Ah, The Fashionable Letter-Writer. So many tiny melodramas. This one involves a couple who probably shouldn’t get married: she’s too quick to suspect; he’s … Well, would you trust a man who blames “prejudice itself imposed on by some designing person, who had private views, and private ends to answer by such baseness” and who sends little bribes parcels as “convincing proof of [his] integrity”? (“Convincing proof”? What do you send as “convincing proof”?)

From a young Lady to a Gentleman, complaining of Indifference.


However light you may make of promises, yet I am foolish enough to consider them as something more than trifles; and am likewise induced to believe that the man who voluntarily breaks a promise, will not pay much regard to an oath; and if so, in what light must I consider your conduct? did I not give you my promise to be yours, and had you no other cause for soliciting it than merely to gratify your vanity? a brutal gratification, indeed, to triumph over the weakness of a woman, whose greatest fault was, that she loved you. I say loved you; for it was in consequence of that passion, I first consented to become yours. Has your conduct, sir, been consistent with my submission, or with your own solemn professions? is it consistent with the character of a gentleman first to obtain a woman’s consent, and afterwards brag that he had discarded her and found one more agreeable to his wishes? do not equivocate, I have too convincing proofs of your insincerity; I saw you yesterday walking with Miss Benton, and am informed that you have promised marriage to her. Whatever you may think, sir, I have a spirit of disdain, and even resentment, equal to your ingratitude, and can treat the wretch with a proper indifference, who can make so slight a matter of the most solemn promises. Miss Benton may be your wife, but she will receive into her arms a perjured husband; nor can ever the superstructure be lasting, which is built on such a foundation. I leave you to the stings of your own conscience.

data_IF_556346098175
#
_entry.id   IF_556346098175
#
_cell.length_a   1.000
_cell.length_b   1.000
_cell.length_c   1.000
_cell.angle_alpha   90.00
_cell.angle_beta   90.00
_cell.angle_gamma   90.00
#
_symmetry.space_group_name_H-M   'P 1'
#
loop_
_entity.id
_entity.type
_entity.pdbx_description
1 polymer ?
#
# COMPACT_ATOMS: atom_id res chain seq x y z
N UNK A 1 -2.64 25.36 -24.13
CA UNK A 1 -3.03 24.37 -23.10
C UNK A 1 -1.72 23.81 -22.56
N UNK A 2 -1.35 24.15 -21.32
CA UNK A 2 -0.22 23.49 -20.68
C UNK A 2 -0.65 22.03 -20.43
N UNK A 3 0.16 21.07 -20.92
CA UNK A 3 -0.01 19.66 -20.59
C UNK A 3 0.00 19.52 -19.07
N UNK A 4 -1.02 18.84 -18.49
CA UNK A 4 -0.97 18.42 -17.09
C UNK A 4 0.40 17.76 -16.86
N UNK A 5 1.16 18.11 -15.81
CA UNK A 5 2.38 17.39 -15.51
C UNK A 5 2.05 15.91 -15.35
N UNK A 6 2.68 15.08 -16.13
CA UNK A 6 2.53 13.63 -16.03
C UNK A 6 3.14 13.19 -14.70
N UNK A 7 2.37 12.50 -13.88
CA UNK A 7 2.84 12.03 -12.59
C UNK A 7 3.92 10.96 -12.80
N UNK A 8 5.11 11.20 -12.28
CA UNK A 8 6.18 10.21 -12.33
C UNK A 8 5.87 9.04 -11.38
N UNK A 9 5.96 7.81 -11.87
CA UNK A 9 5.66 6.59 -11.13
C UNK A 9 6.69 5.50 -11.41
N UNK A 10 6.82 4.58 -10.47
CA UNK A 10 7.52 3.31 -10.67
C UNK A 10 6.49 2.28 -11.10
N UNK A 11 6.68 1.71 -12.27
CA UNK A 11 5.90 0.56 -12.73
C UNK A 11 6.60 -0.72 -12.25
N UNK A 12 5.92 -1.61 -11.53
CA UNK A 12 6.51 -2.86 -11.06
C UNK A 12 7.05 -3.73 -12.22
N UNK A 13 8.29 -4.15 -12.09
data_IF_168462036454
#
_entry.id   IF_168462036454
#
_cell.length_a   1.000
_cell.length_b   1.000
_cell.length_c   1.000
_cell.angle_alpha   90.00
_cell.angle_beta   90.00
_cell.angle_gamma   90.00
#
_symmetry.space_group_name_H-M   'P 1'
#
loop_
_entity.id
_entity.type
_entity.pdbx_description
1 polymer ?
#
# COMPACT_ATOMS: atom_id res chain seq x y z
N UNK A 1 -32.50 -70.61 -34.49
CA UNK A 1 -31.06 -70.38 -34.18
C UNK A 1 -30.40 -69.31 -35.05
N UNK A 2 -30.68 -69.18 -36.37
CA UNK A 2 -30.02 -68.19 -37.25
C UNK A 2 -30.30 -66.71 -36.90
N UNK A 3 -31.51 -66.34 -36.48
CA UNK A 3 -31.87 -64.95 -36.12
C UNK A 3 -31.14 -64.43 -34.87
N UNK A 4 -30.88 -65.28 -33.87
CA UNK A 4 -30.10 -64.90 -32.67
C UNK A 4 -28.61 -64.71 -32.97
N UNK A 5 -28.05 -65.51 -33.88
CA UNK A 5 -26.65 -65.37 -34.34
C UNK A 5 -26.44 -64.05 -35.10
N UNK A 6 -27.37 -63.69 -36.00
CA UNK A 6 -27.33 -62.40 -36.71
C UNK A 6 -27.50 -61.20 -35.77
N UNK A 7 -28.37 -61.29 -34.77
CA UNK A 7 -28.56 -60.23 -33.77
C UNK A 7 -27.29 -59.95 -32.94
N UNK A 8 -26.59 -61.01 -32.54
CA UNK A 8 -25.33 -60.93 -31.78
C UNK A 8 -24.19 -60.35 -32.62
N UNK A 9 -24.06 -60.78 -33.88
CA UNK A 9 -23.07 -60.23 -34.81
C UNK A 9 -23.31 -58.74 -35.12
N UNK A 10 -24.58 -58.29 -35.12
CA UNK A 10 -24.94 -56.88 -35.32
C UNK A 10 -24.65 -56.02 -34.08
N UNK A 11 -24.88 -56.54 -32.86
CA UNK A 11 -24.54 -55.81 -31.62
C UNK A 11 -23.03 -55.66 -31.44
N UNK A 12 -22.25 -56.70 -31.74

I am, the injured.

The Gentleman’s Answer.

My Dear Angel,

For by that name I must still call you; has cruelty entered into your tender nature, or has some designing wretch imposed on your credulity? my dear, I am not what you have represented. I am neither false nor perjured; I never proposed marriage to Miss Benton, I never designed it: and my sole reason for walking with her was, that I had been on a visit to her brother, whom you know is my attorney. And was it any fault in me to take a walk into the fields with him and his sister? surely prejudice itself imposed on by some designing person, who had private views, and private ends to answer by such baseness. But whatever may have been the cause, I am entirely innocent; and to convince you of my sincerity, beg that the day of marriage be next week. My affections never so much as wander from the dear object of my love; in you are centered all my hopes of felicity; with you only can I be happy. Keep me not in misery one moment longer, by entertaining groundless jealousies against one who loves you in a manner superior to the whole of your sex; and I can set at defiance even malice itself. Let me beg your answer by my servant, which will either make me happy or miserable. I have sent a small parcel by the bearer, which I hope you will accept as a convincing proof of my integrity; and am,

Yours for ever.